In Utah, a massive Lake Powell water project is gaining ground
High Country News
St. George is a small, humming, desert city tucked into the southwestern corner of Utah, surrounded by red rocks. Most of its 148,000 people are retirees from the Wasatch front, attracted to its year-round pleasant climate and plentiful golf courses. But with population forecasts predicting nearly half a million St. George residents by 2060, the Washington County Water Conservancy District, which supplies the city’s water, is worried about the future.
Over the past few decades, it has become increasingly clear that they need to find another water source.
Ten years ago, the Utah Division of Water Resources came up with something big: a pipeline from Lake Powell to southwest Utah — the largest proposed diversion anywhere on the Colorado River. Late last month, that grandiose dream took a significant step forward.
On Jan. 27, a state legislative committee voted in favor of a bill that would divert $35 million from a transportation investment fund to water development, aimed at catalyzing the $2 billion project, authorized a decade ago under the 2006 Lake Powell Pipeline Development Act.
The project would pump 86,000 acre-feet of water from Lake Powell 140 miles across the desert through a 69-inch buried pipe and then 2,000 feet up and over the mountains into the Sand Hollow Reservoir, 13 miles west of St. George.
For nearly a decade, the pipeline has provoked intense debate, pitting two visions of water management against each other. On one side are those who think the project is not only an outdated solution to water needs, but unnecessary. On the other are those who believe the pipeline is an essential part of addressing southwestern Utah’s future growth.
Proponents like Todd Adams, the deputy director of the Washington County Water Conservancy District, say that St. George has already exhausted other means of securing enough water, such as conservation. Already, the city has boosted efficiencies by 26 percent in the past year and implemented measures to improve that number an additional 10 percent. The pipeline is part of a “multi-faceted solution,” he says. “We’ve got to conserve, we’ve got to improve efficiency, and we’ve got to develop new water.”
But critics dispute that assessment, noting that the would-be recipients of pipeline water have some of the cheapest water rates in the nation. Those cheap rates explain why St. George has some of the highest per-person water use in the entire U.S., says Zach Frankel, the executive director of the Utah Rivers Council, which opposes the project. St. George residents use 294 gallons of water per person per day, roughly twice what people in Phoenix, Albuquerque and Denver use, according to state water planning documents.
The pipeline is unnecessary for other reasons as well, says Frankel. Most of Washington County’s water goes to farmers, but if the projected growth occurs — and if the rest of the West is any indicator — much of that farmland surrounding St. George will give way to development. Which means much of the 100,000 acre-feet of water owned by farmers will be transferred to municipal use. The 2011 Washington County Water District newsletter acknowledges this fact, though it says that supply would only serve 280,000 people. Albuquerque, meanwhile uses that same amount to supply almost double that number of people.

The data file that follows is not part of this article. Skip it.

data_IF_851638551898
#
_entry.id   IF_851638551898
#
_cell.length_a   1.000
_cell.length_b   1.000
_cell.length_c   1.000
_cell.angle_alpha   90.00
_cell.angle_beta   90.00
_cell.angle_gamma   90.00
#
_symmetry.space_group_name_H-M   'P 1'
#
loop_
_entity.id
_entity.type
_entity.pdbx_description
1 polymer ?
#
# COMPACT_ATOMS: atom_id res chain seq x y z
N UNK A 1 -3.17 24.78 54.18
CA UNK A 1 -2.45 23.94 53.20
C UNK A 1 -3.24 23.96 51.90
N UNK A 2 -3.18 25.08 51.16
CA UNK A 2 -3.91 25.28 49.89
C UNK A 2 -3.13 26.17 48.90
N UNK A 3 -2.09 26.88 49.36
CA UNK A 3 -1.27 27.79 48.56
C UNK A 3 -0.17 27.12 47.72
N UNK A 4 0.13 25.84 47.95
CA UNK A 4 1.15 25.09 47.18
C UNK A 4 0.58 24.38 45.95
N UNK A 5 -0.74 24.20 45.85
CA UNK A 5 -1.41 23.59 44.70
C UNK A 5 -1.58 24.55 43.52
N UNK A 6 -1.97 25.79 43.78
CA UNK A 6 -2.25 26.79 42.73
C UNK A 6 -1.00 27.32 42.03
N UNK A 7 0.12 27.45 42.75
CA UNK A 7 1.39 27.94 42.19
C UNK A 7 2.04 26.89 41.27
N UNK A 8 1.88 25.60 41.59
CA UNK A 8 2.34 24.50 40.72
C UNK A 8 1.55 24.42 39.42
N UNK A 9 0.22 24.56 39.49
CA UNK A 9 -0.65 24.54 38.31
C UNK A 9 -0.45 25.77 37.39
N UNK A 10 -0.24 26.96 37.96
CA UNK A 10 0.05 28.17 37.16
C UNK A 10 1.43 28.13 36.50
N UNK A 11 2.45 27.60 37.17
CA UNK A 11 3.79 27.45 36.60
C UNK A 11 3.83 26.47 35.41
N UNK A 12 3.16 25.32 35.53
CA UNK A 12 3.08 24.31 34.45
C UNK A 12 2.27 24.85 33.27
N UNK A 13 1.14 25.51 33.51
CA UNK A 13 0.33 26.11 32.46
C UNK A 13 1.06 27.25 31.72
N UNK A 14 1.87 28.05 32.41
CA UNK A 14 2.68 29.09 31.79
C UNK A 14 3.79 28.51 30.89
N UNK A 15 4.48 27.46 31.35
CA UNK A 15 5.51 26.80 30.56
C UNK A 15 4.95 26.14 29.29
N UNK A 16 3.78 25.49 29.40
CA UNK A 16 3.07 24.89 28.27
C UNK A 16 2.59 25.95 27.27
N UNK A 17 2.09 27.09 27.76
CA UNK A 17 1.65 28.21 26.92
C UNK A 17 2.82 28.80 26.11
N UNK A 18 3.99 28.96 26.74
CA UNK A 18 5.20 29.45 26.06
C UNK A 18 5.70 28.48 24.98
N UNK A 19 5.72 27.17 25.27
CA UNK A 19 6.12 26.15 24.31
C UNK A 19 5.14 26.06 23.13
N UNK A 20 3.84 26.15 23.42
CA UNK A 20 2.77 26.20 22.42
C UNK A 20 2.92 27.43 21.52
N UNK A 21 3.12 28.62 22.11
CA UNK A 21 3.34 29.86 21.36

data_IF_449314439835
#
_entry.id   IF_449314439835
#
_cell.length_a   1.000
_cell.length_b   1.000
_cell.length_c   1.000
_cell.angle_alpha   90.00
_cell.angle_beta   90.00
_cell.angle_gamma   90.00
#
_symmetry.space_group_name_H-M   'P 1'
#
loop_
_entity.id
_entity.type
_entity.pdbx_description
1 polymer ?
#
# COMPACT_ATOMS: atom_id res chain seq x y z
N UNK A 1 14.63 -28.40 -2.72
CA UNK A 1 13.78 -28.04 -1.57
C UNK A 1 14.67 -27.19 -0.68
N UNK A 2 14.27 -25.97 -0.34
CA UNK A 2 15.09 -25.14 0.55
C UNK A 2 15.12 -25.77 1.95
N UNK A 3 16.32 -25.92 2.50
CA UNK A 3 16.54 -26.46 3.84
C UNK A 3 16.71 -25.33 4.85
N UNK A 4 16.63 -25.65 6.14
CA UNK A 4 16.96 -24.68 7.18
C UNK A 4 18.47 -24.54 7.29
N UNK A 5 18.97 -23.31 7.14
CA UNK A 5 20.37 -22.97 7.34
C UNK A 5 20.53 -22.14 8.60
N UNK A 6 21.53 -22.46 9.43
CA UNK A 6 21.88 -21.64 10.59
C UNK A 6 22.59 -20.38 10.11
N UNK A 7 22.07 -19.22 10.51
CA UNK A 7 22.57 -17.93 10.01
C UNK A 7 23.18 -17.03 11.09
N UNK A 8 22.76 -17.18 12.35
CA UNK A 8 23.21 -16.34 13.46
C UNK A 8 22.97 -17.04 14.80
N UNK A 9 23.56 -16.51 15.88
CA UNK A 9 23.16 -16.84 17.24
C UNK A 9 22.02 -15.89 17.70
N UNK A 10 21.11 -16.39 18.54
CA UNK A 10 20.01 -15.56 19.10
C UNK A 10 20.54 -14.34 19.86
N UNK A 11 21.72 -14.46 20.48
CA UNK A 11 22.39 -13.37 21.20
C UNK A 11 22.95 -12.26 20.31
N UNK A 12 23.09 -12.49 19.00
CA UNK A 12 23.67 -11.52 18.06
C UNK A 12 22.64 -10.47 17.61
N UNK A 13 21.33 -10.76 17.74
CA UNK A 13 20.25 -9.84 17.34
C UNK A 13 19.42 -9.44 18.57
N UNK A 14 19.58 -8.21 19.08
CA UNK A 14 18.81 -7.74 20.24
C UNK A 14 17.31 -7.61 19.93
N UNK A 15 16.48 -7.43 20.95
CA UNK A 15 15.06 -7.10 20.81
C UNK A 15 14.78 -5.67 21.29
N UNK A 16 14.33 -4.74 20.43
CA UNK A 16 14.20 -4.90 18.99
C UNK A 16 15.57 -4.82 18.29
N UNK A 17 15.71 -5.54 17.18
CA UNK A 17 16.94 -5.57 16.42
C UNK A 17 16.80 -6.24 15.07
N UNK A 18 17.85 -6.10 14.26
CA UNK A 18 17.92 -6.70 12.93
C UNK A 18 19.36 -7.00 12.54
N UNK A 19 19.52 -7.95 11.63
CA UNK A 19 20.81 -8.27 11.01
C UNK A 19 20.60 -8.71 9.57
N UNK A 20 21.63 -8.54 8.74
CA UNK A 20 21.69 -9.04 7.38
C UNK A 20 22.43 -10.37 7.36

In short, says Frankel, St. George has a lot of less expensive ways to boost its water supplies than building a pipeline. Those alternatives are documented in a May 2015 legislative audit, which found that water conservation is not being implemented as aggressively as in many other Western cities.
“It’s like a bunch of kids fighting in the sandbox for toys they don’t need,” says Frankel.
Meanwhile, last October, a group of university economists sent a letter to state lawmakers questioning the viability of the project, arguing that southwest Utah’s communities are too small to be able to pay back any debt payments for their portion of the likely $2 billion price tag.
Plus, there’s the problem of climate change. Studies predict that by 2050, the Colorado River’s flow will decrease anywhere from 10 percent to 30 percent. Even currently scheduled water deliveries from the Colorado system will not be sustainable if future climate change reduces runoff by as little as 10 percent.
Those arguments seem not to have swayed Utah’s water lobby, which sees an untapped reservoir in the state’s 400,000 acre-feet of unused water rights to the Colorado River. As Adams puts it: “If we do put another straw in [the Colorado River] it will bolster the water supply of Washington County.”
What’s going on in Utah is happening across the Upper Basin of the Colorado River, says Frankel, referring to the “get it while we can” attitude that’s driving a number of big proposed water projects, from the Gila River Diversion in New Mexico to a plan to boost the water diverted from the Fontenelle Dam in Wyoming and that are rooted in the West’s dam-driven past.
The arid West has seen lots of fantastical water project proposals over the years. But this one is not like that, says Frankel “This one has legs,” he says.
Already, the Utah Division of Water Resources has spent $28 million studying the proposal and in December, the agency submitted its application to the federal government for approval, a two to three year process. If the pipeline receives the go-ahead, construction could begin as early as 2020.
“You wonder,” says Frankel, “does ‘it’s our water right and we deserve it’ justify a need?”
Sarah Tory is a correspondent for HCN.
Start a dialogue, stay on topic and be civil.
If you don't follow the rules, your comment may be deleted.